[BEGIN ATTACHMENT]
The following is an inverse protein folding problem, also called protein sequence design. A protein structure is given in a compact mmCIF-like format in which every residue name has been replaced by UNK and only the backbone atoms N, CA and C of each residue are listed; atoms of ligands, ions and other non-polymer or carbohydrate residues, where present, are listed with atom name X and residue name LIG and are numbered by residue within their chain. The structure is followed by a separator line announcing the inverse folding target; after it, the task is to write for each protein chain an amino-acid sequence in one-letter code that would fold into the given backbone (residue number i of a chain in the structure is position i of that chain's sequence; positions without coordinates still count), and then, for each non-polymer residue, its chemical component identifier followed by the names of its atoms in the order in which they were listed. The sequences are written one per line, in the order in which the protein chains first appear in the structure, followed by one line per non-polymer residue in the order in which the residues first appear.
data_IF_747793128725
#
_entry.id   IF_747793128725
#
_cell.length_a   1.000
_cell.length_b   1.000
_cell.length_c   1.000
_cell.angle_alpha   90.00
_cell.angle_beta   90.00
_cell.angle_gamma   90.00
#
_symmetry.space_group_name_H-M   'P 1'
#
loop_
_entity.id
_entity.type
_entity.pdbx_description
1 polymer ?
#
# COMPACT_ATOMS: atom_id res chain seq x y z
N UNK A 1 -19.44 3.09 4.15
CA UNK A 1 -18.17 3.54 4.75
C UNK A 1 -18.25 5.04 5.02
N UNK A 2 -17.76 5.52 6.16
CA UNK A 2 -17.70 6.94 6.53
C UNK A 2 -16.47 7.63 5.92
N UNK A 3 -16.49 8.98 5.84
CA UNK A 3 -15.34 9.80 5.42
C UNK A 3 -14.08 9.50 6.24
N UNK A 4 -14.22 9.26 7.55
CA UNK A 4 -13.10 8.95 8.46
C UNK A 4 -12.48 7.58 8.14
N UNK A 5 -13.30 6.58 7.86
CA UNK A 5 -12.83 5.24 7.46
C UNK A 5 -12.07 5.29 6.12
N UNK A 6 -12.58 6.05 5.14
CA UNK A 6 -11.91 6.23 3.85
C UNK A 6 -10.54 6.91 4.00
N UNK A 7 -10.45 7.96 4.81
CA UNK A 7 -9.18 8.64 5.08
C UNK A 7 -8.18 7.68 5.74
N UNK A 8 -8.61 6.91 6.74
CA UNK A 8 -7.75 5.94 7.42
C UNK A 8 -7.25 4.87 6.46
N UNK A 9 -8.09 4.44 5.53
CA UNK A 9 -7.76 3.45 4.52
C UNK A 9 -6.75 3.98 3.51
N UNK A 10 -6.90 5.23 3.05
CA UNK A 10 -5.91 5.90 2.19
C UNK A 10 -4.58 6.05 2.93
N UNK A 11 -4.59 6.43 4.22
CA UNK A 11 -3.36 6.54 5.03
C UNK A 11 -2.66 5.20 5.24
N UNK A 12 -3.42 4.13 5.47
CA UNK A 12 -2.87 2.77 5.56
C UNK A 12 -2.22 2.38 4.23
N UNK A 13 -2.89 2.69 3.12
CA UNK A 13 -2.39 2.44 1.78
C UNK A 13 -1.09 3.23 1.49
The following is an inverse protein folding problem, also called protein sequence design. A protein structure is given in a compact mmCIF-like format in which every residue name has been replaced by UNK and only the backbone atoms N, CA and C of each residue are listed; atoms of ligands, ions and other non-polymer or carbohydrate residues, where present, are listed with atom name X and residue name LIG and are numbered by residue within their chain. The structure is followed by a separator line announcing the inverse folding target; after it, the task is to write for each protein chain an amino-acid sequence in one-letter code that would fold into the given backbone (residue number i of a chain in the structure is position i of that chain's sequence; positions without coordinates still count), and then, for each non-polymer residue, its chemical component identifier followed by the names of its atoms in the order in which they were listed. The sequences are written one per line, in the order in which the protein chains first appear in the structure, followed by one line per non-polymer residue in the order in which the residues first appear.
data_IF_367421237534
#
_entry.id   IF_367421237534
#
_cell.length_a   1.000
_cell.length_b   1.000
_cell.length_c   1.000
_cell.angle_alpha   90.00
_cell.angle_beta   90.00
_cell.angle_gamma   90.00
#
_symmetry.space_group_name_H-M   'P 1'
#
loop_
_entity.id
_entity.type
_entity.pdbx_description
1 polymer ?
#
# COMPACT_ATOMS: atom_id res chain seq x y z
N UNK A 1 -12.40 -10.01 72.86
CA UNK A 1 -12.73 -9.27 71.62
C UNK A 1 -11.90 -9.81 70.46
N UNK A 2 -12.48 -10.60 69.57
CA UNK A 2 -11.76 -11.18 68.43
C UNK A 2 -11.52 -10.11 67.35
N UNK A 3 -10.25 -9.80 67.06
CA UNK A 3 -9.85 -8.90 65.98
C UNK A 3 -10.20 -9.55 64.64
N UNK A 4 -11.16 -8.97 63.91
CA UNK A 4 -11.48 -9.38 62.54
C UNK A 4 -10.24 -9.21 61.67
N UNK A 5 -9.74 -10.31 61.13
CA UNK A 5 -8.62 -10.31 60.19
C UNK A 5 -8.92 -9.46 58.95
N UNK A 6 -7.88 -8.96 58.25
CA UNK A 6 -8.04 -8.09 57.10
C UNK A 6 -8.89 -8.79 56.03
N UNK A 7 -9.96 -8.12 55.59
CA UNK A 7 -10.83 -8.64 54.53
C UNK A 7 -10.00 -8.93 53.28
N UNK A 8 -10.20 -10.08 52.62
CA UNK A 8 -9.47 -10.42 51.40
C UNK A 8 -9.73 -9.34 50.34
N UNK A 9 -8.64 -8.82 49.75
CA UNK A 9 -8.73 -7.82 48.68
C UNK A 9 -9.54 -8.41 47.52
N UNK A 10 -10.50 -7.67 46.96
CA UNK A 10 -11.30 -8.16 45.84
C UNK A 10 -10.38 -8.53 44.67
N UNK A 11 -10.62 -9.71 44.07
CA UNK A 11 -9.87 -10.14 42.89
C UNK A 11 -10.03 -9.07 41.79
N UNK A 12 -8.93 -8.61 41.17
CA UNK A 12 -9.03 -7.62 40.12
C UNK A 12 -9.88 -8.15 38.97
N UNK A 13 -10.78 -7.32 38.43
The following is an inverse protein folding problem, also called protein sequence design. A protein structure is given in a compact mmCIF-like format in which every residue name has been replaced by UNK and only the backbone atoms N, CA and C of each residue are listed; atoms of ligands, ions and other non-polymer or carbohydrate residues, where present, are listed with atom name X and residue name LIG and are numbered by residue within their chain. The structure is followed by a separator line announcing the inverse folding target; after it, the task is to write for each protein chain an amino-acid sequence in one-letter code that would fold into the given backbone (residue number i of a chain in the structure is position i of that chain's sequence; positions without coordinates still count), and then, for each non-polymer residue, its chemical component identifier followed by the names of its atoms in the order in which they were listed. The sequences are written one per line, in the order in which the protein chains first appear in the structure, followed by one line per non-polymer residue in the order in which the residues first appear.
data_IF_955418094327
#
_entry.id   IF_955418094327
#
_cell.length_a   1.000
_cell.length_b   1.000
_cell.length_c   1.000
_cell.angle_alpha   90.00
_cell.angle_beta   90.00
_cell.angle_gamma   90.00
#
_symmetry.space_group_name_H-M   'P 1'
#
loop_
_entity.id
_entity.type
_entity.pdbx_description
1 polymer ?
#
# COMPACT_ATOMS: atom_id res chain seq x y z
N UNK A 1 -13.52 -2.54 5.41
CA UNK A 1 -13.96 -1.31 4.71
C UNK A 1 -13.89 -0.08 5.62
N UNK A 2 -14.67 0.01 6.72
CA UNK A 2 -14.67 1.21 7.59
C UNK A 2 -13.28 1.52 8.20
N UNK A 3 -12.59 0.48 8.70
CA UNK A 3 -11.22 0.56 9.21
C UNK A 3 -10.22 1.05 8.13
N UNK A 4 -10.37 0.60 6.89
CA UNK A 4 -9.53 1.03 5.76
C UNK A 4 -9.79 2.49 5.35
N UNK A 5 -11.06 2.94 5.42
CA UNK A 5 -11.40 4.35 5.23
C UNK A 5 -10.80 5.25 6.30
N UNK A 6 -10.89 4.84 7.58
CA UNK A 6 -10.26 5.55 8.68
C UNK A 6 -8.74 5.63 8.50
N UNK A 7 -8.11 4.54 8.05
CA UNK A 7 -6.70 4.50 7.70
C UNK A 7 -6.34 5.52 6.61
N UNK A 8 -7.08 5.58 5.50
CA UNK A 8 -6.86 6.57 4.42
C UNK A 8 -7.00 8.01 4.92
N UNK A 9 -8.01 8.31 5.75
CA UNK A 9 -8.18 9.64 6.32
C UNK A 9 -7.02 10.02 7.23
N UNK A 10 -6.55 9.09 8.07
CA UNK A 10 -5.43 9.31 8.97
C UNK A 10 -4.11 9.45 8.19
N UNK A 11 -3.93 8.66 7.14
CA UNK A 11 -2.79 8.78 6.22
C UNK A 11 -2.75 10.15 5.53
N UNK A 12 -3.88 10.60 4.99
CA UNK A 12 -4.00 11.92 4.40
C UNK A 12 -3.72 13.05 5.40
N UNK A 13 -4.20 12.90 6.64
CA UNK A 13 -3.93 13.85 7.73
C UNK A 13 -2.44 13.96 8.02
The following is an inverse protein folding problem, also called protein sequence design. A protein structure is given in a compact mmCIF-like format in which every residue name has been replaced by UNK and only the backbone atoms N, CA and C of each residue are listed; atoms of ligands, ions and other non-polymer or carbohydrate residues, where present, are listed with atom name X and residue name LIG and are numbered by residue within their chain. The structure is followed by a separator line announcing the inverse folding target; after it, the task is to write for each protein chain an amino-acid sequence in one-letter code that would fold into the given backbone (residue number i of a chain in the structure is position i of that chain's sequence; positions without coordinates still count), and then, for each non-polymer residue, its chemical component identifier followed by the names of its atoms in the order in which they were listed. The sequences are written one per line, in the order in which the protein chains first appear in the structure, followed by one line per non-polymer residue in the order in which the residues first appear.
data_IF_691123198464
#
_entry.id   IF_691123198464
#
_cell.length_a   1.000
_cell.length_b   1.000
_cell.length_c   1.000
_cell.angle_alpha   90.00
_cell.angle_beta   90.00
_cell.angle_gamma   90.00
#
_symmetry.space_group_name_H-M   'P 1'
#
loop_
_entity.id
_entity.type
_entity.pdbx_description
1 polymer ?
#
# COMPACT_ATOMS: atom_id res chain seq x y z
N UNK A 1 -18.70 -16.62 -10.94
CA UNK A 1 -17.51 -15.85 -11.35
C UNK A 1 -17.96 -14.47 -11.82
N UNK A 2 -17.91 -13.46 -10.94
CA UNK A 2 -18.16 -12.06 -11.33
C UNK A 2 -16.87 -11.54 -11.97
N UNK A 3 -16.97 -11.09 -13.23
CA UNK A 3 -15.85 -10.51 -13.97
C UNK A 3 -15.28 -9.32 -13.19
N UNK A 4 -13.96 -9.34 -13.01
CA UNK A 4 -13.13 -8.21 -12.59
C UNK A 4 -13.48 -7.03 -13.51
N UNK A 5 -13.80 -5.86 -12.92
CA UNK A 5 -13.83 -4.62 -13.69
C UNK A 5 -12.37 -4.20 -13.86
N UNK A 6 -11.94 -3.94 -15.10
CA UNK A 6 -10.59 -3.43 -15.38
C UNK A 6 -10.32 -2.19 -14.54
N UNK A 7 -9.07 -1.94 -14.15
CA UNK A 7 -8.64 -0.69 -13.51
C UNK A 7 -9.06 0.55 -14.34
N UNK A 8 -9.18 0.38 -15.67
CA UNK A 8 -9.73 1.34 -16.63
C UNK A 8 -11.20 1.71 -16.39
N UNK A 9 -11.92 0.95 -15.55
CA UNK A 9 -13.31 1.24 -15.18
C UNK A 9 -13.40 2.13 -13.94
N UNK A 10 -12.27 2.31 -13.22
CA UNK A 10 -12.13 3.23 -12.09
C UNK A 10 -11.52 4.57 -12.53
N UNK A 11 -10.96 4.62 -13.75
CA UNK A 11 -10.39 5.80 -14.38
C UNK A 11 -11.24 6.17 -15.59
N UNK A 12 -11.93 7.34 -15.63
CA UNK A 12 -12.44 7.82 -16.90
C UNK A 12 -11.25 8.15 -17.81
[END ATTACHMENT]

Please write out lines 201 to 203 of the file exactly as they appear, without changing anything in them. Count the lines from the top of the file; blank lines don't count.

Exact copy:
CA UNK A 1 -17.51 -15.85 -11.35
C UNK A 1 -17.96 -14.47 -11.82
N UNK A 2 -17.91 -13.46 -10.94